What Is a Long Squeeze?

Long Squeezes Explained in Less Than 5 Minutes

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When you invest in a stock and the price unexpectedly drops, you may feel pressure to sell to avoid losing money. If many investors try to sell at the same time, a long squeeze may ensue. A long squeeze occurs when the price of an asset drops and investors sell off their positions to avoid further losses, which causes the price to fall even more.

Long squeezes are relatively rare compared with the short squeezes that frequently make news. We’ll explain how a long squeeze works and how it compares with a short squeeze.

Definition and Examples of a Long Squeeze

A long squeeze is when a stock or another asset drops suddenly. Investors who have a long position—meaning they own the asset—rush to sell it, which causes the price to drop even further.

A long squeeze is the opposite of a short squeeze. Investors who take a long position are betting that the asset’s value will rise over time. But investors with a short position seek to profit from a price drop. Essentially, they borrow an asset and sell it in hopes of buying it back at a lower price and profiting off the difference. A short squeeze happens when investors with a short position panic and rush to close out their positions, driving up the price further.

When you invest on margin, meaning you’re investing using borrowed money from your broker, you’re at greater risk of having to sell in a long squeeze. When the price of your securities drops, you could face a margin call. Your broker can require you to immediately deposit additional cash or securities, or they can sell the assets of their choosing.

Long squeezes can also occur in commodity markets. An example of a long squeeze occurred in April 2020, when the price of a futures contract for West Texas Intermediate, the U.S. benchmark for crude oil, went negative for the first time in history. On April 20, 2020, the price of a futures contract with a settlement date in May 2020 dropped by $55.90, closing at negative $37.62 per barrel.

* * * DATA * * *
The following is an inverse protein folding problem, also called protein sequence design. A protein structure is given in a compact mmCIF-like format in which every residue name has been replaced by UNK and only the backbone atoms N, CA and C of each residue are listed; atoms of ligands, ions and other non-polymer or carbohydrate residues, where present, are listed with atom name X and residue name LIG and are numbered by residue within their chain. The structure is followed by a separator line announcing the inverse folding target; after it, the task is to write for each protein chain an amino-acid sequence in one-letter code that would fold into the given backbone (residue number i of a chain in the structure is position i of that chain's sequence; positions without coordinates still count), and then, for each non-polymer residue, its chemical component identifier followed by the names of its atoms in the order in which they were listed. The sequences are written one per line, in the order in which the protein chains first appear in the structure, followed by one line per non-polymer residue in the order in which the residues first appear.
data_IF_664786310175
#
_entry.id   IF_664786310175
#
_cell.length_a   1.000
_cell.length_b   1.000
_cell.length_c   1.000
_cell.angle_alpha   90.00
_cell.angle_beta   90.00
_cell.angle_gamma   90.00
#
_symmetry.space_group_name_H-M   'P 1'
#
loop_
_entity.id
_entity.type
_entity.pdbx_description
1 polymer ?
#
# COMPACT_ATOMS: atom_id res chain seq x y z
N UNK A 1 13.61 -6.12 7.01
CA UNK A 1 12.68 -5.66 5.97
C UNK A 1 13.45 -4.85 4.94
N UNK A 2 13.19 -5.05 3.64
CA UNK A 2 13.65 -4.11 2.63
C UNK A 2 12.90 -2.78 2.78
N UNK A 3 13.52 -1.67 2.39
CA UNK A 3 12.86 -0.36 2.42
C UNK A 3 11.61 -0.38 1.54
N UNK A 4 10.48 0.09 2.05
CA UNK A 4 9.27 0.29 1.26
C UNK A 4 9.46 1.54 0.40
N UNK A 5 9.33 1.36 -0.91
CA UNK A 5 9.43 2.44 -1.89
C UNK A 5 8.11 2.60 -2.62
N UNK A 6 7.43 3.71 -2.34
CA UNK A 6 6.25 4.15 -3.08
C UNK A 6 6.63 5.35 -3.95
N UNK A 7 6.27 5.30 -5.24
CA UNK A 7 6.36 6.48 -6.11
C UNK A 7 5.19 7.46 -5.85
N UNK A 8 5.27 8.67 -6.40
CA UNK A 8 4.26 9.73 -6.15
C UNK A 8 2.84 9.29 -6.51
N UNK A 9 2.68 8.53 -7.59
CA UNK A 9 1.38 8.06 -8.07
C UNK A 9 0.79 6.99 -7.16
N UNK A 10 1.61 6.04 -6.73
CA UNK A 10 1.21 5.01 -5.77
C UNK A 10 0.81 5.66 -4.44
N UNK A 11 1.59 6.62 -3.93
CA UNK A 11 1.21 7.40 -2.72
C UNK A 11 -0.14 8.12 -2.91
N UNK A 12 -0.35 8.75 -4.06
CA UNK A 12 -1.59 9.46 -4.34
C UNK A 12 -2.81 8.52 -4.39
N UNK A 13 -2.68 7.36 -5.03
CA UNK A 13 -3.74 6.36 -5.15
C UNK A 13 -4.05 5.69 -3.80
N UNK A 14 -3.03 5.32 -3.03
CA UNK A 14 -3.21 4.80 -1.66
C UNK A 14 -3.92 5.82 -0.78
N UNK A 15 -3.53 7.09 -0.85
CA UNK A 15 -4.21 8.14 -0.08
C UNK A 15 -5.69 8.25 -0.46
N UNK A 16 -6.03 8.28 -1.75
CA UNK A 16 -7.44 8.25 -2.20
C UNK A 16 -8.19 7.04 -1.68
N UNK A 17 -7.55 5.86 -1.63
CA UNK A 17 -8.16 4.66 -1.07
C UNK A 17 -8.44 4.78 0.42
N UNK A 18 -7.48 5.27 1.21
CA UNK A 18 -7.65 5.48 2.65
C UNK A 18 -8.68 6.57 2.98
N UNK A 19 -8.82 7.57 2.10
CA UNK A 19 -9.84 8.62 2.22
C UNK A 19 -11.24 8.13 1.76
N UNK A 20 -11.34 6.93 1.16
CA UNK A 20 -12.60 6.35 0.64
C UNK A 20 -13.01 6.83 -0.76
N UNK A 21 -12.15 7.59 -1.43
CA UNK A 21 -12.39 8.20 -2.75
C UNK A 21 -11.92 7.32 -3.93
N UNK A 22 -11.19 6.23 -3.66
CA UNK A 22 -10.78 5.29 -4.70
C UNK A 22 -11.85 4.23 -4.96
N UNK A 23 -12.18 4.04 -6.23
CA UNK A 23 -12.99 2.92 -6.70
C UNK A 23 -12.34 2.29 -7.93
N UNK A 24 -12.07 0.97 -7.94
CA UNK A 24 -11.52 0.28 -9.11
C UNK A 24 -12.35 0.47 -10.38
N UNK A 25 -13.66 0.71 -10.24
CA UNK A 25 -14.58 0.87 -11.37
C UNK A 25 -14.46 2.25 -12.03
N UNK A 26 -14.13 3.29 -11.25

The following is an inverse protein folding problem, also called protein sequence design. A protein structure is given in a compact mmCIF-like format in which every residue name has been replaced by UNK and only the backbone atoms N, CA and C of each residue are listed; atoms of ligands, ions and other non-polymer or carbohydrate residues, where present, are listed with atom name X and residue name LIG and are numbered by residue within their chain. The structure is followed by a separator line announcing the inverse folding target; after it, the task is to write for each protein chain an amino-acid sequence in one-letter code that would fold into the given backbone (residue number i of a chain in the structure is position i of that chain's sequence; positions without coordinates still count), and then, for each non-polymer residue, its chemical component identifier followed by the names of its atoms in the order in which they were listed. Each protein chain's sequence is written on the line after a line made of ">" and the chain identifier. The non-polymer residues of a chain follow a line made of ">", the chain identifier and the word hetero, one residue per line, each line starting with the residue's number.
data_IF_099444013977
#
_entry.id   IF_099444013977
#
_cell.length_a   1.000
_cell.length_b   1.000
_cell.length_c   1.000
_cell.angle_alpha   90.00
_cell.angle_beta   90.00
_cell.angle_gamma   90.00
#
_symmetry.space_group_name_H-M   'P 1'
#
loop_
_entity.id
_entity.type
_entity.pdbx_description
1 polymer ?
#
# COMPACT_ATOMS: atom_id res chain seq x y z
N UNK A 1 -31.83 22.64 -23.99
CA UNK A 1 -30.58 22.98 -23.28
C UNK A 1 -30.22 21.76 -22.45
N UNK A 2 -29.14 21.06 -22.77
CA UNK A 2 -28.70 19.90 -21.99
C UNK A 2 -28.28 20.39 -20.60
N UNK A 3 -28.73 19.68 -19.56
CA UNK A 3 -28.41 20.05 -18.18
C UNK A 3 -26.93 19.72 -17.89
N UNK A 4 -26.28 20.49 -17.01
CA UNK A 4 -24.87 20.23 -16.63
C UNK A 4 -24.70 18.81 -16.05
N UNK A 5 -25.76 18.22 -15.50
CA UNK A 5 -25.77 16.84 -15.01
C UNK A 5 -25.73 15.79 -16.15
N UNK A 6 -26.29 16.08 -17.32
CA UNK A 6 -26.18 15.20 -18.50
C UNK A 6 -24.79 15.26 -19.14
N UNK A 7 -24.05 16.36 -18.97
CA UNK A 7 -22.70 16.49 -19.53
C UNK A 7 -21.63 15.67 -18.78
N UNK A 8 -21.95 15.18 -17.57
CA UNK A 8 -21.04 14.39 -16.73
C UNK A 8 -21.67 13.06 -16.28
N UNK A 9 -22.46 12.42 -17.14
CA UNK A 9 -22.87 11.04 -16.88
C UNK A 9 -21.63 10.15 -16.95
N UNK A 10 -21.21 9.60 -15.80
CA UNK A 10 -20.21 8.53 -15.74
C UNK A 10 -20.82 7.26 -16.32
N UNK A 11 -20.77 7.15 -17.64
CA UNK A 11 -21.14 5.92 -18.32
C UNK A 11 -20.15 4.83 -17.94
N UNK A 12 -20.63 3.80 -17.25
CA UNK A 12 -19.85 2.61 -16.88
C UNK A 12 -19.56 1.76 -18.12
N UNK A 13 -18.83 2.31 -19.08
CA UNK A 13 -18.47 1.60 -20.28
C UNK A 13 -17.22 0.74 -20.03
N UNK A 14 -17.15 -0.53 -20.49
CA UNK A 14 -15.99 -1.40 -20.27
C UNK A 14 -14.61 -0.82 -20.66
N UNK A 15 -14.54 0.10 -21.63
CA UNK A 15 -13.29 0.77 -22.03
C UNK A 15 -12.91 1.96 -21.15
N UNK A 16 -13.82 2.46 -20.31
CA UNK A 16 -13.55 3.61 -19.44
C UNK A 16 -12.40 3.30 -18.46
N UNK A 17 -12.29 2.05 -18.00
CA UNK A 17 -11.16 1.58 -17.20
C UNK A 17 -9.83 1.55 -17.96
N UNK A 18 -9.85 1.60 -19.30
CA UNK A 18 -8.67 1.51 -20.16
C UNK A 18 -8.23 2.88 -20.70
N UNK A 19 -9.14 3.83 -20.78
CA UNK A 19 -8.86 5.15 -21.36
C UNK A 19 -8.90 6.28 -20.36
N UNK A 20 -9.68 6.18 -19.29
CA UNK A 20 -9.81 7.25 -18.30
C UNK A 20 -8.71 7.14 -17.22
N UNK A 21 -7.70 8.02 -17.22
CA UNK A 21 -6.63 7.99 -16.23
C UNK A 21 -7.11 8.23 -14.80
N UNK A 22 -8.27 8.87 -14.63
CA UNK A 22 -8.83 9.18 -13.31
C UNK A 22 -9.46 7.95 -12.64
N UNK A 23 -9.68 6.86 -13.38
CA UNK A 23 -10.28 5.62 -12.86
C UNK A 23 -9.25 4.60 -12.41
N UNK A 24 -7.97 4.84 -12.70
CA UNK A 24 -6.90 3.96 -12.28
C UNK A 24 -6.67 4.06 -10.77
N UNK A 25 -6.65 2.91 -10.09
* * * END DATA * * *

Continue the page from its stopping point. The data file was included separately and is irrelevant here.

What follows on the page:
In commodities trading, traders need to sell their futures contract before the expiration date to avoid having to take physical delivery of the commodity—oil, in this case. But with demand for oil plummeting due to COVID-19 and an oversupply triggered by increased production, traders who were unable to accept physical delivery needed to exit their positions quickly. Otherwise, they’d face hefty penalties and fines.

Long Squeeze vs. Short Squeeze

Long Squeeze Short Squeeze
Occurs when investors who own an asset sell all at once Occurs when investors who have shorted a stock rush to close out that short position
Drives prices down Drives prices up
Less common More common
Losses are limited to the price of the security Unlimited potential for losses
Traders profit if they have a short position Traders profit if they have a long position

How a Long Squeeze Works

Long squeezes are relatively rare compared with short squeezes. They’re also less risky for investors. A long squeeze drives down the price of an asset, meaning those with a short position stand to profit. But when you have a long position, the worst-case scenario is that its price drops to zero. In that case, your loss is the amount you paid for the investment.

In a short squeeze, the asset’s price soars. As a result, investors with long positions profit. Because there’s theoretically no limit on how high an asset’s price can climb, investors with short positions face unlimited potential losses during a short squeeze.

What It Means for Individual Investors

A stock is more vulnerable to a long squeeze if it has a limited float, which is the number of shares available to the public. When there’s a limited float, it takes fewer people to have a major influence on the price.

The short interest ratio is the percentage of outstanding shares that have been shorted. A rising short interest ratio suggests investors are bearish on a security, while a decreasing short interest ratio tells you the market is bullish about it.

Likewise, if the price has risen rapidly, the market may decide the stock is overvalued, particularly if there’s bad news that affects the company. For example, if management reports poor financial performance, the stock’s price may drop, which could trigger other investors to sell off, leading the stock price to tank even more.

Even though it’s technically possible to lose the entire amount you invested in a long squeeze, that’s unlikely to happen. The key goal of value investors is to find stocks and other assets that the market has underpriced. If an asset price drops significantly, it’s likely that a value investor would seize on the opportunity to buy it.

Key Takeaways

  • A long squeeze occurs when the price of an asset drops and investors with long positions rush to sell, which causes further price drops.
  • An investor’s potential losses during a long squeeze are limited to what they paid for the asset, whereas during a short squeeze, investors with short positions theoretically face unlimited losses.
  • Stocks are most vulnerable to a short squeeze if they have limited float or if the price has increased rapidly.